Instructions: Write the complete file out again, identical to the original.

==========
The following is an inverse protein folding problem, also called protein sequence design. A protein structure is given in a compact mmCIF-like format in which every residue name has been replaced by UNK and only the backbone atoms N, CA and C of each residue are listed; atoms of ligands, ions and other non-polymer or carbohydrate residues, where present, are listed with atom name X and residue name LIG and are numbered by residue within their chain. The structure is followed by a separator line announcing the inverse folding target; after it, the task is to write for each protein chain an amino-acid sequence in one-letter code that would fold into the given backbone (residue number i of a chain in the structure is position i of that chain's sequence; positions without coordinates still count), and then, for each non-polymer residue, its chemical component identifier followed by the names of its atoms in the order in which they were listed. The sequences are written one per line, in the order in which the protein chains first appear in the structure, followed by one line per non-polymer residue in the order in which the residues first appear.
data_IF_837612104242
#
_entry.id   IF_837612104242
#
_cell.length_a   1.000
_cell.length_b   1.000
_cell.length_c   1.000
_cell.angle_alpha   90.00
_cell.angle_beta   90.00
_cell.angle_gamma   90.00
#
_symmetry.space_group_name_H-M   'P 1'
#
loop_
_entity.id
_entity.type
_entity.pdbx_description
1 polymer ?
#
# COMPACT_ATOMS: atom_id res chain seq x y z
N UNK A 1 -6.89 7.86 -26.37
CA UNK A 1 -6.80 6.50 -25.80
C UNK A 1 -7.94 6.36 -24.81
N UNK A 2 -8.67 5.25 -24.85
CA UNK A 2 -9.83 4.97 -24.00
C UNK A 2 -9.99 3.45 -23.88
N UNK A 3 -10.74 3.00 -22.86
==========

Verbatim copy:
The following is an inverse protein folding problem, also called protein sequence design. A protein structure is given in a compact mmCIF-like format in which every residue name has been replaced by UNK and only the backbone atoms N, CA and C of each residue are listed; atoms of ligands, ions and other non-polymer or carbohydrate residues, where present, are listed with atom name X and residue name LIG and are numbered by residue within their chain. The structure is followed by a separator line announcing the inverse folding target; after it, the task is to write for each protein chain an amino-acid sequence in one-letter code that would fold into the given backbone (residue number i of a chain in the structure is position i of that chain's sequence; positions without coordinates still count), and then, for each non-polymer residue, its chemical component identifier followed by the names of its atoms in the order in which they were listed. The sequences are written one per line, in the order in which the protein chains first appear in the structure, followed by one line per non-polymer residue in the order in which the residues first appear.
data_IF_837612104242
#
_entry.id   IF_837612104242
#
_cell.length_a   1.000
_cell.length_b   1.000
_cell.length_c   1.000
_cell.angle_alpha   90.00
_cell.angle_beta   90.00
_cell.angle_gamma   90.00
#
_symmetry.space_group_name_H-M   'P 1'
#
loop_
_entity.id
_entity.type
_entity.pdbx_description
1 polymer ?
#
# COMPACT_ATOMS: atom_id res chain seq x y z
N UNK A 1 -6.89 7.86 -26.37
CA UNK A 1 -6.80 6.50 -25.80
C UNK A 1 -7.94 6.36 -24.81
N UNK A 2 -8.67 5.25 -24.85
CA UNK A 2 -9.83 4.97 -24.00
C UNK A 2 -9.99 3.45 -23.88
N UNK A 3 -10.74 3.00 -22.86